And Still We Rise

And Still We Rise September 1, 2015

The poet Mark Nepo writes that when “we find ourselves in an emergency at night, in a life-changing crisis or a passage that feels quite dark, we need to lean into life, not away, and strike ourselves against the situation in order to release our soul and see by our own light. How we hold this is crucial” (The Endless Practice).

I have turned my attention to the poets in this last week as the nation has turned its attention to New Orleans and the Gulf South for what has often been a weirdly voyeuristic recapitulation of Hurricane Katrina and the recovery (or lack thereof) in the past ten years.

In Meditations of a Humanist, Jewish poet Emil Weitzner adapted Psalm 90 into a beckoning balm over 65 years ago:

“Let us then value our days, hallowing each with grace as a trust bestowed upon us, acquiring a heart full of wisdom and love for the living of earth. Through all the days we suffer and all the years though we sorrow, rejoice and be glad always, for the precious gift give thanks. Live for the good each day.”

I have needed these reminders for my own equilibrium, to release my soul and see by my own light, in this surreal time of trauma triggers and shameless exploitation of the stories of the most vulnerable – yet again, 10 years later, after Hurricane Katrina, after the Federal Flood of 2005, after the widely and deeply disrespectful, inhumane response from our governmental institutions….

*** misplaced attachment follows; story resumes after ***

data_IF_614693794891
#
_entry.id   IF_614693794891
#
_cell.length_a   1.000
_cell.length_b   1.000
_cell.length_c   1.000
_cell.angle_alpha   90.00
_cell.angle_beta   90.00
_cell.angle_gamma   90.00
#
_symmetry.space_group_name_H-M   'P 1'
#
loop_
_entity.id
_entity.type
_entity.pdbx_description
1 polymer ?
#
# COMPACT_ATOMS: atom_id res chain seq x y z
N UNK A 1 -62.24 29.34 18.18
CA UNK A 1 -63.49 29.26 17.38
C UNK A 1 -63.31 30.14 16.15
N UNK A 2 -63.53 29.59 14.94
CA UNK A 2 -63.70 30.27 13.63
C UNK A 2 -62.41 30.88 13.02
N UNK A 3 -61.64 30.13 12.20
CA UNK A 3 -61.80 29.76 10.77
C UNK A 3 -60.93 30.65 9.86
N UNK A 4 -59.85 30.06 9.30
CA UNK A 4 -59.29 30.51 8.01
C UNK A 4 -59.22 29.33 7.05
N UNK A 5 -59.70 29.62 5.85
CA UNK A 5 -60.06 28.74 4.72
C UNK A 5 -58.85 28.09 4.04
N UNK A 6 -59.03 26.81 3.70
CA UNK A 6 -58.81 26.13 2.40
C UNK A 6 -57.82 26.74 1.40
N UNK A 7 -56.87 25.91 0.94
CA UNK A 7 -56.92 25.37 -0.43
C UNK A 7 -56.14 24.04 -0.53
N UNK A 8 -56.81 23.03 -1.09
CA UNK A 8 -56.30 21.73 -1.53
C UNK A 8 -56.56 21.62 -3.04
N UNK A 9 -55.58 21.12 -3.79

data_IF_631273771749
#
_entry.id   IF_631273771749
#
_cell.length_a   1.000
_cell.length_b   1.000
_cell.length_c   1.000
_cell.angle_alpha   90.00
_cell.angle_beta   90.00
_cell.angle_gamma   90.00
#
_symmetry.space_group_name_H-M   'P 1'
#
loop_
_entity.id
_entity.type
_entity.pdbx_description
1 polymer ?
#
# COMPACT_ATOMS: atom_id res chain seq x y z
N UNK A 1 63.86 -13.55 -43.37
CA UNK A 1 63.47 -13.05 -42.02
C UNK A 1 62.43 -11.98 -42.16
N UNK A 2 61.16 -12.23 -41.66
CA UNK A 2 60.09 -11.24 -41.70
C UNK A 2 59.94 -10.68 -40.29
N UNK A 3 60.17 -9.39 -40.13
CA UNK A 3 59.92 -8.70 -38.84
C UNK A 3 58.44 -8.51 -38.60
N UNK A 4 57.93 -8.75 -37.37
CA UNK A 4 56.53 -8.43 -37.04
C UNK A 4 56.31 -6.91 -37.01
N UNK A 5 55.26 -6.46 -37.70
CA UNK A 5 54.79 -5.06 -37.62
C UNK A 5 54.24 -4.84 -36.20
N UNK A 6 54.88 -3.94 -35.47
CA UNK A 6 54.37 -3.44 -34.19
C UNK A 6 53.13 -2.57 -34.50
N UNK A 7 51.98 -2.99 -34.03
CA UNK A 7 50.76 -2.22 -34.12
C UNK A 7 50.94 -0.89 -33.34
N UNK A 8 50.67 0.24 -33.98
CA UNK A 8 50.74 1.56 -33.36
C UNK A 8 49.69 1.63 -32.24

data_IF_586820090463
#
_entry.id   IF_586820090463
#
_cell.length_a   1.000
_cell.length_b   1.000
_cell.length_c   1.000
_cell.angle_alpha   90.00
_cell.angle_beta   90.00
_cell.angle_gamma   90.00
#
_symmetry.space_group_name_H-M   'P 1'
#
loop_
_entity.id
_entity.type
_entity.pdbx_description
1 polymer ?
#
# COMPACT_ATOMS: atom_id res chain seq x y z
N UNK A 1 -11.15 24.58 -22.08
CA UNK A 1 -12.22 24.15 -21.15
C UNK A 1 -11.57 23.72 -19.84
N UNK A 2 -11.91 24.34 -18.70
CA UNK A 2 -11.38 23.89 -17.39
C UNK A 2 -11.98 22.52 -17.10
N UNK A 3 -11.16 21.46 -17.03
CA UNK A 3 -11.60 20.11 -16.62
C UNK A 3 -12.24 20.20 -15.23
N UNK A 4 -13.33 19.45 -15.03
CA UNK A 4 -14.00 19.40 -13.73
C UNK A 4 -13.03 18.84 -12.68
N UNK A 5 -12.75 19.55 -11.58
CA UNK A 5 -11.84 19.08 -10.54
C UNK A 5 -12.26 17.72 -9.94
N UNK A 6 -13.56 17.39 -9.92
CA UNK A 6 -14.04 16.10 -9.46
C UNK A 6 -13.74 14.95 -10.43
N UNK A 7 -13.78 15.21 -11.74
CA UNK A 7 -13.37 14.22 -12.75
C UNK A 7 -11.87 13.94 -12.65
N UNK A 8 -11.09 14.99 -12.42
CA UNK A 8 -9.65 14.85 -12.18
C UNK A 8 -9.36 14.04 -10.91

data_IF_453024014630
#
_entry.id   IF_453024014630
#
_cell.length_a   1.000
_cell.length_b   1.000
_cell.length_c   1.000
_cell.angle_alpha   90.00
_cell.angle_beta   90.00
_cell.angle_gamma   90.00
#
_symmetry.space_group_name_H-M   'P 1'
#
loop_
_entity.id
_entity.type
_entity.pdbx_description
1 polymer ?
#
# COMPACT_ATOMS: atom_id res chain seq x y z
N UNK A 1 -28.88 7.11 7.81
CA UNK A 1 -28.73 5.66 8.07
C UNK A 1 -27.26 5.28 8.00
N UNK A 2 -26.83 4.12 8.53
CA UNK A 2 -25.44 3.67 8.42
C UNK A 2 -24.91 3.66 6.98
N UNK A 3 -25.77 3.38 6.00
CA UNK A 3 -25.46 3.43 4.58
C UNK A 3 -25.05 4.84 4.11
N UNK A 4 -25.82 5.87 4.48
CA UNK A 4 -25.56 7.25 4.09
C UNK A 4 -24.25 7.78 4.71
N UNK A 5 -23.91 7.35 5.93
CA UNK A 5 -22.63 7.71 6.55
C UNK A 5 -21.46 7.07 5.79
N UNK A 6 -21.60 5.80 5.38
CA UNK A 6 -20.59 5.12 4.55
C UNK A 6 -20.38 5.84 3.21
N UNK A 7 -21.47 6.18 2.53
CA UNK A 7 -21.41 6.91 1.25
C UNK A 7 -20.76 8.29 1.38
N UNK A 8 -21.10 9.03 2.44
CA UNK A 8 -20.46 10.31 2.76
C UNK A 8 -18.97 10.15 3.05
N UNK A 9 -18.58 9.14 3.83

At the office, where every member of the staff at the Center for Ethical Living and Social Justice Renewal has a Katrina story, we have encouraged each other “to do what you can and tap out when you need to.” Supporting and being a part of the #GulfSouthRising movement and the Greater New Orleans Organizers Round Table have been key ways for me to live for the good each day, leaning into life while experiencing my own river of emotions.

On October 16th, 1995, almost 20 years ago, speaking to the trauma of slavery and its generational legacy on Black Lives in America, the poet Maya Angelou left the Million Man March with this exhortation:

The ancestors remind us, despite the history of pain
We are a going-on people who will rise again.

And still we rise.

To the 100,000 black New Orleanians still missing from this city 10 years after the Federal Flood of 2005 – you are not forgotten. This is still your home. We will continue to organize and fight for your right and ability to come home.

The ancestors remind us, despite the history of pain
We are a going-on people who will rise again.

And still we rise.

The Seas are rising and so are we SMA 2015


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